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Jan. 27, 2022 | Thursday
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Region's slow approval of NOTL's official plan irks councillors
Councillors are working on ways to take further control of development standards in NOTL. (File)

Councillors are frustrated with the increased pace of development in Niagara-on-the-Lake and the delayed approval of the town's official plan by the Region of Niagara.

“We need a better framework to develop the policy we have and reflect the wishes and concerns of residents,” Coun. Allan Bisback said during a committee of the whole planning meeting on Monday.

When the town's zoning bylaw was changed more than a decade ago, "I don’t think there was any belief that we would be inundated with people moving from the cities, trying to move into our town, buying up our lots, knocking down the cottages and one-and-a-half storey houses and putting up large homes.”

Chief administrative officer Marnie Cluckie said the town would be organizing a workshop in September to help councillors understand where they can exercise more control over building and outline future actions to rein in development.

Bisback appreciated the idea of the workshop but stressed the town needs to come up with solutions sooner than later.

“We have to move with solutions and not just accept the status quo,” he said.

Lord Mayor Betty Disero said it is time for the town to update its zoning bylaw particularly in light of information she received from Craig Larmour, director of community and development services.

A town-wide zoning bylaw was implemented in 2009 and made general regulations for development across the municipality. The previous bylaw allowed for contextual zoning, which meant developments were required to build to the average dimensions of the surrounding properties and were not subject to town-wide regulations, said Disero.

The new zoning bylaw can create problems when the committee of adjustment gets involved.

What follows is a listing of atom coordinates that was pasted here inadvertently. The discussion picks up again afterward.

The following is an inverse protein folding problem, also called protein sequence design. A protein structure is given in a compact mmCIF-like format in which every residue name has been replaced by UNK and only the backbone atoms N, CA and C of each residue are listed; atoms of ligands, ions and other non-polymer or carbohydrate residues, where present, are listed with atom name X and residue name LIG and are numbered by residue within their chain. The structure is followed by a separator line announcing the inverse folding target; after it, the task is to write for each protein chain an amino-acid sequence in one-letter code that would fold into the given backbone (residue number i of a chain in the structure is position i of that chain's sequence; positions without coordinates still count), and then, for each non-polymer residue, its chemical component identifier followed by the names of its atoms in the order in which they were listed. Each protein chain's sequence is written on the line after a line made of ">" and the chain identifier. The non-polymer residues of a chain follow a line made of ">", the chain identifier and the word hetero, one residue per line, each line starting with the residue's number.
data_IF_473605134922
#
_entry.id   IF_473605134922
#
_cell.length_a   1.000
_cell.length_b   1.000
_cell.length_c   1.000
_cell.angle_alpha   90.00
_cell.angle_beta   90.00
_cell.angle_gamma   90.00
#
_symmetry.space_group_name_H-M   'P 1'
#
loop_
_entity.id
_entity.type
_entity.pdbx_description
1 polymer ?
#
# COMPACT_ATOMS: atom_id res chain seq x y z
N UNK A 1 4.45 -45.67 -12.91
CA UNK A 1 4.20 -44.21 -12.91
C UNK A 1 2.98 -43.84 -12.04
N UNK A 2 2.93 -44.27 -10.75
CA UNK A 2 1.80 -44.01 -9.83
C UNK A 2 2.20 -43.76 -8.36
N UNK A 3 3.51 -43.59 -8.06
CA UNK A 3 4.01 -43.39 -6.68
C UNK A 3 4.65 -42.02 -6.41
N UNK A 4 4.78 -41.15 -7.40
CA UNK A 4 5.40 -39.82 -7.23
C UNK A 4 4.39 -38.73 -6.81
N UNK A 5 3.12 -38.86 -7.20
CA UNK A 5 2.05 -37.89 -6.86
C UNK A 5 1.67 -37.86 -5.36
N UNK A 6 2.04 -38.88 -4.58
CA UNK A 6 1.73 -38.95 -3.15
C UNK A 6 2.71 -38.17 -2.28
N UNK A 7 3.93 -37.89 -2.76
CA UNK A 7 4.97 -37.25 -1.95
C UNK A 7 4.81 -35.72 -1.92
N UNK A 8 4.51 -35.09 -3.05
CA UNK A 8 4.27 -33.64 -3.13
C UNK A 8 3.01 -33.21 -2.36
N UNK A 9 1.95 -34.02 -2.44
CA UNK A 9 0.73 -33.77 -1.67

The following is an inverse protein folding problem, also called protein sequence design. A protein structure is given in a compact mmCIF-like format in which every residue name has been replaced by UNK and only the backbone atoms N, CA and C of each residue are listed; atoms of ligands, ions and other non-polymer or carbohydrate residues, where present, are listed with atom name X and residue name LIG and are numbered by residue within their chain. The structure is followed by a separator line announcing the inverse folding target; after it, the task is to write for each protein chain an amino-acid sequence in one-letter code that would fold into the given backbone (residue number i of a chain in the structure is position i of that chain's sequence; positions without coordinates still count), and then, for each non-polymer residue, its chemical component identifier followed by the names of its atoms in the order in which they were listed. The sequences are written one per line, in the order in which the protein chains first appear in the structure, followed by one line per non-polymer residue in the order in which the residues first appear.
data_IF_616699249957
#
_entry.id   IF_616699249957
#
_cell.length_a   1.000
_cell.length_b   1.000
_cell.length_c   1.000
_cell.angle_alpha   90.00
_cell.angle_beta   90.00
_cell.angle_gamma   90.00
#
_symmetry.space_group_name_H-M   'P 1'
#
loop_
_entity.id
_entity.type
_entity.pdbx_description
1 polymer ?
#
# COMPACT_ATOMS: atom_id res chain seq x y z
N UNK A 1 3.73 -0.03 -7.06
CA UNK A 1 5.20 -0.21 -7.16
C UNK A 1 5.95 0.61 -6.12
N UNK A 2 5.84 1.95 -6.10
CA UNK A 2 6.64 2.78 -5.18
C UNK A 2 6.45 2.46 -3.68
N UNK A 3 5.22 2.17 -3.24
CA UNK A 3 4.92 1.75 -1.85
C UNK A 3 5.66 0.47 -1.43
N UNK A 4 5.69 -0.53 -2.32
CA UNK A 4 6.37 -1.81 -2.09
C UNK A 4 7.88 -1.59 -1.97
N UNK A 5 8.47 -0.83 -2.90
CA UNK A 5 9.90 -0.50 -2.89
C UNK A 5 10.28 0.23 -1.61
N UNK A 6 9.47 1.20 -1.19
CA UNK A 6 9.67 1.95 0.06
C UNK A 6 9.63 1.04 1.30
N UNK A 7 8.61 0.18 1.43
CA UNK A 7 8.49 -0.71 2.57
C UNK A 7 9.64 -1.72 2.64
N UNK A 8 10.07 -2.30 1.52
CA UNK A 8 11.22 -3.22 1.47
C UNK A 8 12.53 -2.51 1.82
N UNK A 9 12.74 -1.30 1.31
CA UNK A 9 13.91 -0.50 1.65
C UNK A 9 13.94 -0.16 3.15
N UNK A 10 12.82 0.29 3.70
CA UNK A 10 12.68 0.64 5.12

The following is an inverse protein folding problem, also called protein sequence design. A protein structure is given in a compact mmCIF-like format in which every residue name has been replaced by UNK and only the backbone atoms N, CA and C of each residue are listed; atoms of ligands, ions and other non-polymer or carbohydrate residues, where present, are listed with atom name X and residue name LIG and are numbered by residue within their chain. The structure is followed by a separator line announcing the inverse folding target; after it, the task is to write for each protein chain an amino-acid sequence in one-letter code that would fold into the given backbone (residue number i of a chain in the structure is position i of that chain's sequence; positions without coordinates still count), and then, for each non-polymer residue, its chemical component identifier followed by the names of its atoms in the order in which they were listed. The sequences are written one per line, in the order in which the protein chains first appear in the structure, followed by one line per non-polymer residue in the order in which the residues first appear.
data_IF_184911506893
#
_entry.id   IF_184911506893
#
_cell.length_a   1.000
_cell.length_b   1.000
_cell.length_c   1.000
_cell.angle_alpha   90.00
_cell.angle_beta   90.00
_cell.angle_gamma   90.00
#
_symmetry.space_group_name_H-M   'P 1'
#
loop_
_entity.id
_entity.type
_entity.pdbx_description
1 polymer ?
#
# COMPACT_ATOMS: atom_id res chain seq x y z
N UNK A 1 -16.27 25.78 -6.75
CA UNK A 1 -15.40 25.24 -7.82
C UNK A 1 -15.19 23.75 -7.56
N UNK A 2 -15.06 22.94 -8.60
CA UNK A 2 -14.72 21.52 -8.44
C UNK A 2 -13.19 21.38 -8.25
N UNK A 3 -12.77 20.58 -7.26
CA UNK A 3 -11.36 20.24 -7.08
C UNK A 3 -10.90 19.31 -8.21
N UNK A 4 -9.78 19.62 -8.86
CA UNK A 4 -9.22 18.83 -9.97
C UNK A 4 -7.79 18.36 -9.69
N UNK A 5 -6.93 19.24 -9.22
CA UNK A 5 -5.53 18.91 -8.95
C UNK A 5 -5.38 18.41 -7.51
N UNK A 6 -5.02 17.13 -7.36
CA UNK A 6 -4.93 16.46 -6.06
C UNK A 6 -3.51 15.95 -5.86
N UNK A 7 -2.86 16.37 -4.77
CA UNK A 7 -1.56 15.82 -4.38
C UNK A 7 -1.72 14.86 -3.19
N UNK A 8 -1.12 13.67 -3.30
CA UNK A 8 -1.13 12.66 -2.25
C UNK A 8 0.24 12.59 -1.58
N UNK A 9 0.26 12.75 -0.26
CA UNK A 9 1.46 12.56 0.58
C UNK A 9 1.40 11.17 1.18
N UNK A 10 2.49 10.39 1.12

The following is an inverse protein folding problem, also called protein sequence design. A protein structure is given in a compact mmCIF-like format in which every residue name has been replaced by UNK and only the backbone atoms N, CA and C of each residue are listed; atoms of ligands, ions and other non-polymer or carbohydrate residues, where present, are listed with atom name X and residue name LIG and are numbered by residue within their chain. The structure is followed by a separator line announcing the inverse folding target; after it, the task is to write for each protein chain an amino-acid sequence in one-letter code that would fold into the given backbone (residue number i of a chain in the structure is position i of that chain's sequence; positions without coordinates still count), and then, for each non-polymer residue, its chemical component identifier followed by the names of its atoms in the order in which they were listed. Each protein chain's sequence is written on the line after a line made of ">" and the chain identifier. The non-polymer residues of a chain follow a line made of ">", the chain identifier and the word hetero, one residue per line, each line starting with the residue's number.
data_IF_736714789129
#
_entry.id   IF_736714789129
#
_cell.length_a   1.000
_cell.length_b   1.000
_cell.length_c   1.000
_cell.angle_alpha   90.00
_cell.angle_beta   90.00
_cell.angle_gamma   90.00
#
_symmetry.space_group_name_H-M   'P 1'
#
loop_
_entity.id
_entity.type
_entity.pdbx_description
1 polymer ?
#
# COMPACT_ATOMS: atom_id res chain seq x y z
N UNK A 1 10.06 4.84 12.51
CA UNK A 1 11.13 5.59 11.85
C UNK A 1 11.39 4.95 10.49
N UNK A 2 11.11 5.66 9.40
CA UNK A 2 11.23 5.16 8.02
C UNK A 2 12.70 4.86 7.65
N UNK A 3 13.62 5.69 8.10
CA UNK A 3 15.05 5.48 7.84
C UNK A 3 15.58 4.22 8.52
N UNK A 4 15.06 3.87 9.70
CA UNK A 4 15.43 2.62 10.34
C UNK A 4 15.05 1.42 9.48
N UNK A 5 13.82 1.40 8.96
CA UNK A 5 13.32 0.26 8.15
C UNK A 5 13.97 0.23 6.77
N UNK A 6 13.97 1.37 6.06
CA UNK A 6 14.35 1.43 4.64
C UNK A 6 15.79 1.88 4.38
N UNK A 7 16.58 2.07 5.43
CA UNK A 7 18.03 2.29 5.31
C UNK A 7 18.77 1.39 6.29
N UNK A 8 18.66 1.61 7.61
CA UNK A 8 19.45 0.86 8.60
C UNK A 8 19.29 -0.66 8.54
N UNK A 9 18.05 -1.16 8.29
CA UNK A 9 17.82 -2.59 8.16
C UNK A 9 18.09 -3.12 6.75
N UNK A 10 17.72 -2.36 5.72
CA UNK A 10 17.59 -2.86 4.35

Developers "go to the committee of adjustment and get variances. So, now it's not a 10-metre (height) it's ten and a half, and it's not a five metre setback, it's two and a half," Disero said in an interview Tuesday.

"A lot of members of council are saying, 'Why did we ever change the contextual zoning?' Who knew at the time that this would be the result of that?"

During the council meeting Monday, Disero said Larmour explained said it was changed because "contextual zoning was too difficult. It was too much work to determine how tall and how far set back each building should be.” 

“So some staff at that time and some developers at that time lobbied and they changed it.”

“It’s time for a review of those setbacks and I think we need to look at how we can protect neighbourhoods,” Disero said.

She said it is a matter of protecting property values as well as neighbourhood character.

“Here’s the issue for me: a house gets built huge on a piece of property, the houses next to it and all around it are dwarfed in size and they no longer have a value other than land value,” she said.

Prospective homeowners moving to NOTL will look at new builds and immediately jump to the conclusion that they should demolish the homes they buy and build massive new houses, Disero said.

“It destroys the character. The Old Town and the character we have is really our economic driver to this town.”

If it means changing the 30-foot height allowance or property setback rules, "then that’s what we need to do. And it will not be an easy task. We will get sued by everybody thinking that they have property rights, particularly developers. It will be tough,” Disero cautioned.

Councillors wove greater control by the municipality over development into the official plan the town adopted in 2019. It is still awaiting approval by the region.

“It annoys me that the region is sitting on our official plan for so long,” Coun. Wendy Cheropita said.

Coun. Clare Cameron echoed that sentiment and suggested the town start developing relationships with builders to push the desire for smaller homes, for the town to consider where NOTL’s youth will go to school and to inform prospective homeowners of the character of the town.

“We all know what the problems are. We need solutions,” she said.

The region does not need to have its official plan finalized until July 2022 and probably won't approve the town's plan until that is done, planning manager Rick Wilson said.

Some of the town's official plan is not compatible with the region's but certain sections are and may move forward before the 2022 deadline, he said.

Disero said she has been doing everything she can to speed up the process.

“You know how rude and pushy I can be. I’ve been trying, I started pleading, I started begging. I asked them to give us parts of it,” she said.

“Then I got the email from the representative of the planning department saying, ‘No, we’re going to do ours first before we do any of the local municipalities.' ”

Cheropita stressed that the town needs to implement a community planning permit system, which allows greater building regulations for certain areas.

“That’s one we really have to push for as quickly as we can because it will give us the tools and allows us to have building codes, standards and design elements,” Cheropita said.

Coun. Gary Burroughs suggested the town ask the province to expedite approval ahead of the region's schedule.

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